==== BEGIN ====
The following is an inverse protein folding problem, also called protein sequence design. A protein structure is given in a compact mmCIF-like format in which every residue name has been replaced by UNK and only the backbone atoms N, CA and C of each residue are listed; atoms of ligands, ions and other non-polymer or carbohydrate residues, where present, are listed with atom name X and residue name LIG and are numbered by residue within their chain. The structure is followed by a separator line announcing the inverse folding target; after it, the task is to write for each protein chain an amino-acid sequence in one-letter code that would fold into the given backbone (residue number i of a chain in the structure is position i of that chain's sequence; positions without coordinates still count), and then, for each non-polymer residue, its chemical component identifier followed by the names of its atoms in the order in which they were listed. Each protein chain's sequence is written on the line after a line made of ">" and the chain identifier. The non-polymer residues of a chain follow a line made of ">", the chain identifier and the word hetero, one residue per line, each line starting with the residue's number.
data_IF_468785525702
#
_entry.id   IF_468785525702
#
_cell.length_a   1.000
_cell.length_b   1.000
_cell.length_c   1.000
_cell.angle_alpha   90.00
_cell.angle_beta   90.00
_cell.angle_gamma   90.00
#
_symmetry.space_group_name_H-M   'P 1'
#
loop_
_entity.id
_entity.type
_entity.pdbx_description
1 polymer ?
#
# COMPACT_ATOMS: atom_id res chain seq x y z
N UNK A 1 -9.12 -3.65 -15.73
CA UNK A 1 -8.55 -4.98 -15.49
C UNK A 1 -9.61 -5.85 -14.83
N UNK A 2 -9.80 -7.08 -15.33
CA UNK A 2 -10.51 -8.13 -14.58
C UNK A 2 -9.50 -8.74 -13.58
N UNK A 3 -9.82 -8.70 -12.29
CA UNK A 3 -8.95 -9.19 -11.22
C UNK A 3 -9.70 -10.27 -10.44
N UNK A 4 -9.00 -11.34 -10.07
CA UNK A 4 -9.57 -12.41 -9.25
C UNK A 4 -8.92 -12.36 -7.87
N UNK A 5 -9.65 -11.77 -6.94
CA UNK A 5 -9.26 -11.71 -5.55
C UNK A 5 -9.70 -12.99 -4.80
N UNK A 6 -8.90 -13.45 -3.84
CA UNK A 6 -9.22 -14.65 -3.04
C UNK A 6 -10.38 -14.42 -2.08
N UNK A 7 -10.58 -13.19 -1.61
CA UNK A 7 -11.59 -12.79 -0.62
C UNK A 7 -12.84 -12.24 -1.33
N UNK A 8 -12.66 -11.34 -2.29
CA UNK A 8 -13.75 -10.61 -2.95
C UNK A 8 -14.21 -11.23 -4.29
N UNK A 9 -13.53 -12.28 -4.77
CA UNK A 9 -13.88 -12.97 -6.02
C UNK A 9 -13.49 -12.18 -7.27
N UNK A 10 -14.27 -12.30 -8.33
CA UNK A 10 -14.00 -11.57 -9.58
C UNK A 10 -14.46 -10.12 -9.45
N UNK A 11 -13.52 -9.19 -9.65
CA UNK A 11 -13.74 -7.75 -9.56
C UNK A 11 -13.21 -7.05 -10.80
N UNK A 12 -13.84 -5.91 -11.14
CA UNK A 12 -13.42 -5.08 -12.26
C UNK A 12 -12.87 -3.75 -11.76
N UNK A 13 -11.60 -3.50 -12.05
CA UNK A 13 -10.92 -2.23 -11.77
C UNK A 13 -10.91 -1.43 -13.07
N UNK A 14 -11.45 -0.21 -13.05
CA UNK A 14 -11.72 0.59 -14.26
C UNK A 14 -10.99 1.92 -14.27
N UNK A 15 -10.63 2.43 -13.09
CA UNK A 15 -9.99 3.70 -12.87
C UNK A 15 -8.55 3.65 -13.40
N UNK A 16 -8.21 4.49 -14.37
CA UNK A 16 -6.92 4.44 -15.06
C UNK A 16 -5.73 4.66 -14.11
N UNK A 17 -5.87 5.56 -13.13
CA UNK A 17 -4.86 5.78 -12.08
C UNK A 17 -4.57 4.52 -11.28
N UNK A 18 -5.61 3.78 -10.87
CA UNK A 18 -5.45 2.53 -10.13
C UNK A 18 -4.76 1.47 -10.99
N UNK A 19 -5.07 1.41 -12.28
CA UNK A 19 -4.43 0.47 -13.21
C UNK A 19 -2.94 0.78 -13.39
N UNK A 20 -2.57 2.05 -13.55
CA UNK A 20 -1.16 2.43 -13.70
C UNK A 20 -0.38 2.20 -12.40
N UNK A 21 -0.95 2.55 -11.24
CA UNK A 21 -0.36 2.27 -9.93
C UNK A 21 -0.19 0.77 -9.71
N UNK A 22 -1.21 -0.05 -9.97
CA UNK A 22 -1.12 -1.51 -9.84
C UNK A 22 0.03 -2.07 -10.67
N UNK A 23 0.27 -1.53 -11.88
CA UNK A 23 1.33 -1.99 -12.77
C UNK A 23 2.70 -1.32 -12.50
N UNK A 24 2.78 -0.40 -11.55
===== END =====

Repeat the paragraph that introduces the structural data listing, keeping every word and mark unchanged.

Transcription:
The following is an inverse protein folding problem, also called protein sequence design. A protein structure is given in a compact mmCIF-like format in which every residue name has been replaced by UNK and only the backbone atoms N, CA and C of each residue are listed; atoms of ligands, ions and other non-polymer or carbohydrate residues, where present, are listed with atom name X and residue name LIG and are numbered by residue within their chain. The structure is followed by a separator line announcing the inverse folding target; after it, the task is to write for each protein chain an amino-acid sequence in one-letter code that would fold into the given backbone (residue number i of a chain in the structure is position i of that chain's sequence; positions without coordinates still count), and then, for each non-polymer residue, its chemical component identifier followed by the names of its atoms in the order in which they were listed. Each protein chain's sequence is written on the line after a line made of ">" and the chain identifier. The non-polymer residues of a chain follow a line made of ">", the chain identifier and the word hetero, one residue per line, each line starting with the residue's number.